Here’s one of the first independent analysis done on the American Power Act in the Senate, and I thought it would be a good thing to share. Link
The Economic, Employment, Energy Security, and Environmental Impact of the Proposed American Power Act
May 20, 2010
|Contact:||Katharine Keenan||(202) 454-1334|
Washington—On May 12, Senators John Kerry (D-MA) and Joseph Lieberman (I-CT) released details of the proposed American Power Act, a comprehensive energy and climate change bill under development since last fall. With US unemployment just below 10 percent and a ruptured well pouring oil into the Gulf of Mexico, the Senators promised that the legislation would protect the environment and reduce US dependence on foreign oil while creating jobs and increasing US economic competitiveness at little cost to consumers.
A new study by the Peterson Institute for International Economics provides the first comprehensive assessment of the draft legislation’s ability to achieve these goals. Assessing the American Power Act,authored by visiting fellow Trevor Houser along with Shashank Mohan and Ian Hoffman, employs the Department of Energy’s National Energy Modeling System to forecast the legislation’s economic, employment, energy security, and environmental impact through 2030. Key findings of the study (summarized in attached table [pdf]) include:
Energy Sector Changes: The American Power Act would significantly alter the way the United States produces and consumes energy. The share of total energy demand met by fossil fuels would fall from 84 percent today to 70 percent in 2030. Renewable and nuclear energy would grow from 8 percent each of US energy supply today to 16 and 14 percent respectively in 2030.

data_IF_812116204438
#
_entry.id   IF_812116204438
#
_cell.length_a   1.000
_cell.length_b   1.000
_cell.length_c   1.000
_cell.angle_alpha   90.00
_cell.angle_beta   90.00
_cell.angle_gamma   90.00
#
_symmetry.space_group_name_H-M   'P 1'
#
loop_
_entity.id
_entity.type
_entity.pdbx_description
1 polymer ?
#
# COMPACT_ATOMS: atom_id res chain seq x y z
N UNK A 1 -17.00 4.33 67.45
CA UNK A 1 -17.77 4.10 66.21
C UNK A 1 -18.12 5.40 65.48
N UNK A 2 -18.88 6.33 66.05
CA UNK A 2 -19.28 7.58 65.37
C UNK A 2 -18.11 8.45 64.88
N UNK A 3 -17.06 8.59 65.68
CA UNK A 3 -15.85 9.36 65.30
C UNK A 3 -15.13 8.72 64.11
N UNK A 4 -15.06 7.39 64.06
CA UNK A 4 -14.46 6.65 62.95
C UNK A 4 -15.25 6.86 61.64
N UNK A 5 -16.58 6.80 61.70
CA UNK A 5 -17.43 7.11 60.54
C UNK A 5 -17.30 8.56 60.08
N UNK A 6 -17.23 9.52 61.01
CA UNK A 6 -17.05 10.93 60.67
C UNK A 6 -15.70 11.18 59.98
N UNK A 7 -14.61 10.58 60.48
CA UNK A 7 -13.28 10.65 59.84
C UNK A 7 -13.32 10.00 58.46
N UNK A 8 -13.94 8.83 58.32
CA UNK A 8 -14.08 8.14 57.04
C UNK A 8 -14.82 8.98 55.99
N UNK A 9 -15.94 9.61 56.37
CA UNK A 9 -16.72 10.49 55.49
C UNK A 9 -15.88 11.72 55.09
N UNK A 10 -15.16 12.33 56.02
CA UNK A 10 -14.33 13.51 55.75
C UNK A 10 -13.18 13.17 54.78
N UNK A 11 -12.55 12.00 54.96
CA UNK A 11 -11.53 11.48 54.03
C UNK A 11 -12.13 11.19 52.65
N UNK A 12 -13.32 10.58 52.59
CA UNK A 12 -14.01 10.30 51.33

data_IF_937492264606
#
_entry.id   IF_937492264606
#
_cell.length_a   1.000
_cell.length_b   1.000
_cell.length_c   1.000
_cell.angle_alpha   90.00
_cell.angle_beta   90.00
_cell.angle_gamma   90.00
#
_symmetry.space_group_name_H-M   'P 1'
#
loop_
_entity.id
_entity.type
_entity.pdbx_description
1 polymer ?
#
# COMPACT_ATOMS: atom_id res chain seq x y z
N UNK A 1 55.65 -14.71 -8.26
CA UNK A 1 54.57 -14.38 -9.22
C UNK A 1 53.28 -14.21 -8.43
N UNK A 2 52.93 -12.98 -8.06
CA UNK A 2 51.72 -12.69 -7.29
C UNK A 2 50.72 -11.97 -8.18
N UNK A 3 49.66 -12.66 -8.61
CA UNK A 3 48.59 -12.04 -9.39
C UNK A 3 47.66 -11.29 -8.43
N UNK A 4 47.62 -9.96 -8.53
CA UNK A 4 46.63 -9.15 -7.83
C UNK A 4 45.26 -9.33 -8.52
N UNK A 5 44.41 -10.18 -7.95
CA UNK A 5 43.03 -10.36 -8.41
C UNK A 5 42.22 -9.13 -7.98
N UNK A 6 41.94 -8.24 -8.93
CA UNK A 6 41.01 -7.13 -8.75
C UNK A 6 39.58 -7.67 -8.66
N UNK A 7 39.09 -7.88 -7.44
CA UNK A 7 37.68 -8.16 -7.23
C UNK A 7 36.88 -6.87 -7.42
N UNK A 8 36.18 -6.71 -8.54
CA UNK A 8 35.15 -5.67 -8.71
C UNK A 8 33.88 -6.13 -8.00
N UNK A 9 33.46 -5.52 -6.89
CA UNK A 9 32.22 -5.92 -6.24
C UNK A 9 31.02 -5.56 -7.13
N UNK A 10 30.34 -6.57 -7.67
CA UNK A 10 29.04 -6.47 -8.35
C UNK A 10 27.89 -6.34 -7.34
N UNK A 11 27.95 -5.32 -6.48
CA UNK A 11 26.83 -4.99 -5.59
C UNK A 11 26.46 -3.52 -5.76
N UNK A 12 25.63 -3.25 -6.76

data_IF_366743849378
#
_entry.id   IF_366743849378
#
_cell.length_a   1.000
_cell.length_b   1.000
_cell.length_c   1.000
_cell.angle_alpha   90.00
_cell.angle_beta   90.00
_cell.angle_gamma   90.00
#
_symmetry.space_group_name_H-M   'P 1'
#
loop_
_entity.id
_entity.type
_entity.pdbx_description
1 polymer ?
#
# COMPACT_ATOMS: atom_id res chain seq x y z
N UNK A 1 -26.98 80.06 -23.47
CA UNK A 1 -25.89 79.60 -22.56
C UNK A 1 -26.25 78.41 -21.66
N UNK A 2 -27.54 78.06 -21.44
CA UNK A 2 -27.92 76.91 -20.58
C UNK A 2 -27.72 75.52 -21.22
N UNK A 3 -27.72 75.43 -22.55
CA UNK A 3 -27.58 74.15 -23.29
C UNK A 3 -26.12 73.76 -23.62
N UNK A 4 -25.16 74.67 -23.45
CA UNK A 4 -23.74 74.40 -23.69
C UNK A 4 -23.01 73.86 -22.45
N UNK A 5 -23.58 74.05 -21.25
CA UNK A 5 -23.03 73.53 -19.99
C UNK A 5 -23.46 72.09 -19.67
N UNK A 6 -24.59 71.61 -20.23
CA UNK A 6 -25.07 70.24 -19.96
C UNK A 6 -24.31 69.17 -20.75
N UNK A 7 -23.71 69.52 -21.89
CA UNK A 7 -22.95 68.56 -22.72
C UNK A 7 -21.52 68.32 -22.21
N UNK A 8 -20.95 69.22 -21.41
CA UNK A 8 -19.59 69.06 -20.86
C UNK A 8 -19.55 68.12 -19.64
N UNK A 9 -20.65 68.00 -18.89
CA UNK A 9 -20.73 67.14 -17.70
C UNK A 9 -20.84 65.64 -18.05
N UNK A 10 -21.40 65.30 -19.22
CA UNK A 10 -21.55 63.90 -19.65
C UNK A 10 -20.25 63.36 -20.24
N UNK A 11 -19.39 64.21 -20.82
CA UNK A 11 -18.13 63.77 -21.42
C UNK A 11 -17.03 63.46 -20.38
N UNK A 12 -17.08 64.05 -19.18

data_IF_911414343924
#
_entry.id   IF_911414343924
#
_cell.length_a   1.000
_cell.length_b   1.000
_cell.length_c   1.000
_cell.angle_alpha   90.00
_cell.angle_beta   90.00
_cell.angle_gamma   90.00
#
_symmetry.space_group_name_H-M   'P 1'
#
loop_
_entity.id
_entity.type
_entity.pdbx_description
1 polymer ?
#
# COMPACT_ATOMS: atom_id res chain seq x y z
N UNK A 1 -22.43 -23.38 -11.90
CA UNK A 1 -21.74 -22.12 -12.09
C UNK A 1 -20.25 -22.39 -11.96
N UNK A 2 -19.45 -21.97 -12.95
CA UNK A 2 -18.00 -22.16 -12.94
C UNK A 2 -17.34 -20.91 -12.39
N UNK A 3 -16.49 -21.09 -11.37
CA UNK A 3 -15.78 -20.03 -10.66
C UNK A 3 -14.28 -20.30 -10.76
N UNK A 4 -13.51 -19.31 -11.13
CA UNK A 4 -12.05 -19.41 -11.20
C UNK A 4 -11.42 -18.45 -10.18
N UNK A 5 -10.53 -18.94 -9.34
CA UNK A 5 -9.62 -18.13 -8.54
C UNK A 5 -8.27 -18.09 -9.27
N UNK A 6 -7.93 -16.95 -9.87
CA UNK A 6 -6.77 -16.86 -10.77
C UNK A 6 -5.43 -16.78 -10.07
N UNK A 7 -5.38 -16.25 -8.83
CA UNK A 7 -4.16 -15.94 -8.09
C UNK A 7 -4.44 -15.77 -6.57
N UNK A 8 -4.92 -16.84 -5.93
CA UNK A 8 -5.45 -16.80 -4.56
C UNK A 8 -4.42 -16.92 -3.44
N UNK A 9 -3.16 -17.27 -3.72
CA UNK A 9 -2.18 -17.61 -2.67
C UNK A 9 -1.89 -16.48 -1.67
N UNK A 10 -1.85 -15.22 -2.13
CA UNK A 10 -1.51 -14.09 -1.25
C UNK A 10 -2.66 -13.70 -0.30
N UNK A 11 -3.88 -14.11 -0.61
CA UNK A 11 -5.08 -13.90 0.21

Energy Security Implications: The Act would reduce US oil imports by 33 to 40 percent below current levels and 9 to 19 percent below business-as-usual by 2030. This would cut US spending on imported oil by $51 to $93 billion per year and, by lowering global oil prices, reduce oil producer revenues by $263 to $436 billion annually by 2030.
Environmental Impact: The Act would establish an economy-wide carbon price starting at $16.47 per ton in 2013 and growing to $55.44 dollars per ton in 2030, reducing greenhouse gas emissions from covered sources 22 percent below 2005 levels by 2020 and 42 percent by 2030.
Employment Effects: The Act prompts $41.1 billion in annual electricity sector investment between 2011 and 2030, $22.5 billion more than under business-as-usual. This stimulates US economic growth and job creation in the first decade, increasing average annual employment by about 200,000 jobs.
Impact on Consumers: By pricing carbon, the American Power Act raises the price of fossil fuels for businesses and consumers. Households see an average 3 percent increase in electricity rates and 5 percent increase in gasoline prices between 2011 and 2030. Energy efficiency improvements largely offset these energy price increases—households see somewhere between a $136 increase and a $35 decrease in average annual energy expenditures, depending on future improvements in vehicle efficiency.